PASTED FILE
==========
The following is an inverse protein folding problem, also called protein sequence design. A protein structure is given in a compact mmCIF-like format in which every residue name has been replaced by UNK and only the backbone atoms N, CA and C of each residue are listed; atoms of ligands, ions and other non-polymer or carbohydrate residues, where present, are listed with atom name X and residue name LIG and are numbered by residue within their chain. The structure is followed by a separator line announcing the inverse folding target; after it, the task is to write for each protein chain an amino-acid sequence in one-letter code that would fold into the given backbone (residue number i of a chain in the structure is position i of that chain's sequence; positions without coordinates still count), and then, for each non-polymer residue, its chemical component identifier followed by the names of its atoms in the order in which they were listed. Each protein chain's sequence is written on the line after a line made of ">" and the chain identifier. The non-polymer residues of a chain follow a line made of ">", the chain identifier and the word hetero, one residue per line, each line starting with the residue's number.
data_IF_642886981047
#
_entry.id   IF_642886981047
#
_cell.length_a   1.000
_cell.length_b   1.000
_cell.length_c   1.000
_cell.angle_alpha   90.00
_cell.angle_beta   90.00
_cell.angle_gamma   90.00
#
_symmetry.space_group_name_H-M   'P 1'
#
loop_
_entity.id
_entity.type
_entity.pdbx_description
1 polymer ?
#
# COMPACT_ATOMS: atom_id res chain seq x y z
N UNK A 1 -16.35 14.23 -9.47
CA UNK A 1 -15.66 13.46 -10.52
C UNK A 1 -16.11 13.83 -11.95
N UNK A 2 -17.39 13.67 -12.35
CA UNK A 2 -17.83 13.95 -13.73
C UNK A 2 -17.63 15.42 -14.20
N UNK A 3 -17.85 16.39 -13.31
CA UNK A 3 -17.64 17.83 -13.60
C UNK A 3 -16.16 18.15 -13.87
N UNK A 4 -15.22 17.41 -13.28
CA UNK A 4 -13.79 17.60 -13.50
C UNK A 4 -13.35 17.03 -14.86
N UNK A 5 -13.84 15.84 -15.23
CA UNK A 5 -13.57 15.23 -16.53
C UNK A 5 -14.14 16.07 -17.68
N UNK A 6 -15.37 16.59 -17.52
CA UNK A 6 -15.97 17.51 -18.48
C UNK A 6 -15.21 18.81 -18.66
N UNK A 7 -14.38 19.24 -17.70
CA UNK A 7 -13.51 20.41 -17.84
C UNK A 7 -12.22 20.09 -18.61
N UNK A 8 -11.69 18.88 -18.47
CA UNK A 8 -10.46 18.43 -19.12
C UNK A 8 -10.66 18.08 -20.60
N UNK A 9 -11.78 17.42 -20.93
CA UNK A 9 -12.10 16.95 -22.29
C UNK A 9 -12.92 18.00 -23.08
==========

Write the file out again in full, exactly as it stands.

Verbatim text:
The following is an inverse protein folding problem, also called protein sequence design. A protein structure is given in a compact mmCIF-like format in which every residue name has been replaced by UNK and only the backbone atoms N, CA and C of each residue are listed; atoms of ligands, ions and other non-polymer or carbohydrate residues, where present, are listed with atom name X and residue name LIG and are numbered by residue within their chain. The structure is followed by a separator line announcing the inverse folding target; after it, the task is to write for each protein chain an amino-acid sequence in one-letter code that would fold into the given backbone (residue number i of a chain in the structure is position i of that chain's sequence; positions without coordinates still count), and then, for each non-polymer residue, its chemical component identifier followed by the names of its atoms in the order in which they were listed. Each protein chain's sequence is written on the line after a line made of ">" and the chain identifier. The non-polymer residues of a chain follow a line made of ">", the chain identifier and the word hetero, one residue per line, each line starting with the residue's number.
data_IF_642886981047
#
_entry.id   IF_642886981047
#
_cell.length_a   1.000
_cell.length_b   1.000
_cell.length_c   1.000
_cell.angle_alpha   90.00
_cell.angle_beta   90.00
_cell.angle_gamma   90.00
#
_symmetry.space_group_name_H-M   'P 1'
#
loop_
_entity.id
_entity.type
_entity.pdbx_description
1 polymer ?
#
# COMPACT_ATOMS: atom_id res chain seq x y z
N UNK A 1 -16.35 14.23 -9.47
CA UNK A 1 -15.66 13.46 -10.52
C UNK A 1 -16.11 13.83 -11.95
N UNK A 2 -17.39 13.67 -12.35
CA UNK A 2 -17.83 13.95 -13.73
C UNK A 2 -17.63 15.42 -14.20
N UNK A 3 -17.85 16.39 -13.31
CA UNK A 3 -17.64 17.83 -13.60
C UNK A 3 -16.16 18.15 -13.87
N UNK A 4 -15.22 17.41 -13.28
CA UNK A 4 -13.79 17.60 -13.50
C UNK A 4 -13.35 17.03 -14.86
N UNK A 5 -13.84 15.84 -15.23
CA UNK A 5 -13.57 15.23 -16.53
C UNK A 5 -14.14 16.07 -17.68
N UNK A 6 -15.37 16.59 -17.52
CA UNK A 6 -15.97 17.51 -18.48
C UNK A 6 -15.21 18.81 -18.66
N UNK A 7 -14.38 19.24 -17.70
CA UNK A 7 -13.51 20.41 -17.84
C UNK A 7 -12.22 20.09 -18.61
N UNK A 8 -11.69 18.88 -18.47
CA UNK A 8 -10.46 18.43 -19.12
C UNK A 8 -10.66 18.08 -20.60
N UNK A 9 -11.78 17.42 -20.93
CA UNK A 9 -12.10 16.95 -22.29
C UNK A 9 -12.92 18.00 -23.08